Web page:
I mentioned it to a friend, Joyce Goldstein, the owner of Square One, another great restaurant which changed San Francisco’s dining forever. “You have to tell Jeremiah,” she said. “He has to know.” I hadn’t met Jeremiah yet, having just taken over the family food business, and I wasn’t very positively inclined toward him, but I followed her advice. A fabulously horrified and charming letter arrived nearly the next day. “By Return,” as they say. I have loved the man ever since.
It was one of my early practical lessons in restaurant reality: Employers set policy, employees screw it up. Jeremiah’s policies, like Jeremiah, were gracious. The hostess was a snot. I’ve seen it enough times since, and so have you, but it rarely bothers me as much as it did that evening, probably because when it happens I am not alone.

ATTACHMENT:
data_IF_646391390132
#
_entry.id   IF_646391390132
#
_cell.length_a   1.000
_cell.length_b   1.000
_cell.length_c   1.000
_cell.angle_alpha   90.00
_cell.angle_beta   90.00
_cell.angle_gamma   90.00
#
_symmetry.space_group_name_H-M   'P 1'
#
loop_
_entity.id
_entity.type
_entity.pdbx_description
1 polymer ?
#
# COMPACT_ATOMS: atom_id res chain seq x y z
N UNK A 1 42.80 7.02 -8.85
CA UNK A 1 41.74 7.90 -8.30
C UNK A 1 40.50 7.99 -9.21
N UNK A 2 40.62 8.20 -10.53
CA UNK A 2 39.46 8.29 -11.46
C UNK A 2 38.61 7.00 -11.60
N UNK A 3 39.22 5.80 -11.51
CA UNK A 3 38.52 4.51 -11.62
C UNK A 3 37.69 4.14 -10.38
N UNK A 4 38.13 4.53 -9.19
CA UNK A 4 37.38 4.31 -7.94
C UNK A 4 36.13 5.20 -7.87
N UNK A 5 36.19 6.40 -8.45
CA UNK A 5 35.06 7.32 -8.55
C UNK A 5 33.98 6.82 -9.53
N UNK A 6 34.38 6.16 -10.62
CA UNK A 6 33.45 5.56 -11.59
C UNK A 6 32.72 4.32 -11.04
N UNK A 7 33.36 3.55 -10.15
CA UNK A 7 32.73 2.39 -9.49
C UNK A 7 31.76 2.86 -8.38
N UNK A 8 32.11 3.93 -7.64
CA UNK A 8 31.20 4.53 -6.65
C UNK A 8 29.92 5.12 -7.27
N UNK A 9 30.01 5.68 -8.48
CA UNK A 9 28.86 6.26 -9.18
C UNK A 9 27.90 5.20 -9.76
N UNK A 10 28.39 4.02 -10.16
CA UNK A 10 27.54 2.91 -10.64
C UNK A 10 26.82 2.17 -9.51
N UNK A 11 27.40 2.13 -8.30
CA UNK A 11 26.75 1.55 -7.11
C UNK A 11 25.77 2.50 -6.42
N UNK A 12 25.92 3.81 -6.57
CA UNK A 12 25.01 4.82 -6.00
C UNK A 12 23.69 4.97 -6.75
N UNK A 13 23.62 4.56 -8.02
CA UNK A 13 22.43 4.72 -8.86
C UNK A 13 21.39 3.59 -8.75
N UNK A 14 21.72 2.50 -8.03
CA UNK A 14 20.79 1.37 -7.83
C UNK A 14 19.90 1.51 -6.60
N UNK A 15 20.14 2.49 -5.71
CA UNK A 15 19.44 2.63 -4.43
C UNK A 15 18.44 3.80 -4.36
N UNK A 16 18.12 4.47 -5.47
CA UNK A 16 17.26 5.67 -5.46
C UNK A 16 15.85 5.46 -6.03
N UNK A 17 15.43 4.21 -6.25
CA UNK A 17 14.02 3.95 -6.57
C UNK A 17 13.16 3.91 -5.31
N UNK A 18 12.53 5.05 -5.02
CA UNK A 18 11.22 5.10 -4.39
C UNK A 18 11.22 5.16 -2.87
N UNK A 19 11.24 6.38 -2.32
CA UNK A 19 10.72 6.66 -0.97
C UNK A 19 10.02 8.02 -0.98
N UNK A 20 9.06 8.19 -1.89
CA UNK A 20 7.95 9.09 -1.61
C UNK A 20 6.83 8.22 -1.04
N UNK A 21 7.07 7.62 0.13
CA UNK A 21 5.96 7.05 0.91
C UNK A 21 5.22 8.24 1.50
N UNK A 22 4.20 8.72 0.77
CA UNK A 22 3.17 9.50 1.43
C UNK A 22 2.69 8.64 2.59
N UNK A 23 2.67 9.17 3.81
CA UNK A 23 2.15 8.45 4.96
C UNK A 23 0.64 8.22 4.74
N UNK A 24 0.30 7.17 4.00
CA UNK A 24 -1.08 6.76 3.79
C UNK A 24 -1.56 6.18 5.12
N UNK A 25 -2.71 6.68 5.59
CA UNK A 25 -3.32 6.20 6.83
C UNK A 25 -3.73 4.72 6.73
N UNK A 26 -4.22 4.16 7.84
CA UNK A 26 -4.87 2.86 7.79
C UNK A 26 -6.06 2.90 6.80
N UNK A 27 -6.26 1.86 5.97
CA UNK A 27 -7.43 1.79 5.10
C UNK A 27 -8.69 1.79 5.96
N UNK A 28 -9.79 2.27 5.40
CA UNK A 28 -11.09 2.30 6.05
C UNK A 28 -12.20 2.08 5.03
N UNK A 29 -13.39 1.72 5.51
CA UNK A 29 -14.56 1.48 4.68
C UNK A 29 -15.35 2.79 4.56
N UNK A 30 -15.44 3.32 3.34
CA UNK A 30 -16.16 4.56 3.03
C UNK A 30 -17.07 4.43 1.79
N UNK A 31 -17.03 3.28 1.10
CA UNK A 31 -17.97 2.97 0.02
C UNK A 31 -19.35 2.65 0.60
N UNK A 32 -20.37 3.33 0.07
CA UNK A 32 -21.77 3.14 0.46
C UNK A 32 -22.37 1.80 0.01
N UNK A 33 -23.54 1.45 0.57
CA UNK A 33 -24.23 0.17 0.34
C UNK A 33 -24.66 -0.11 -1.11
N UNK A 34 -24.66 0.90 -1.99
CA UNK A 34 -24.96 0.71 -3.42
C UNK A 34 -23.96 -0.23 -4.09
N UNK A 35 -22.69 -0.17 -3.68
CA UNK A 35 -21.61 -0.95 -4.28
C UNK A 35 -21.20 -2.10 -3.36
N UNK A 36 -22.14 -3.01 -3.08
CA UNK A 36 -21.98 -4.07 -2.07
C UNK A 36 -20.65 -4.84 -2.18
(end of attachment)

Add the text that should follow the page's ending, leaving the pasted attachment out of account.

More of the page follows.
Except today: Thanks to the negligence of a neighbor’s irresponsible contractor my house has no walls, ceilings, or floors. I don’t have a dining room or a dining room table. I can’t have friends over for dinner, and I am not getting out a lot. It’s my birthday.
I hate birthdays. My current mindset is somewhere between perpetual funk and junk yard dog mean, so I attempted an attitude tune up by getting out and playing hooky from work with nice scenery and lunch after the last contractor of the day told me how many thousand dollars more the upgrades would cost than my insurance pays.
Since I had something to deliver to the beach, I chose a restaurant with a heart stopping view of today’s breathtakingly blue ocean. I entered the expansive, barely populated dining room at about 11:30 and asked to be seated by the window. The hostess warbled sweetly, “I have difficulty seating singles at the window.” “But today,” I snarled, “you can, because it’s my birthday, you are empty, I am in a crappy mood, and I know the owners.” (I do, and they are wonderful people and exceptional restaurateurs, but I am profoundly ashamed of saying it – How rude..) She did. I wrote the owner.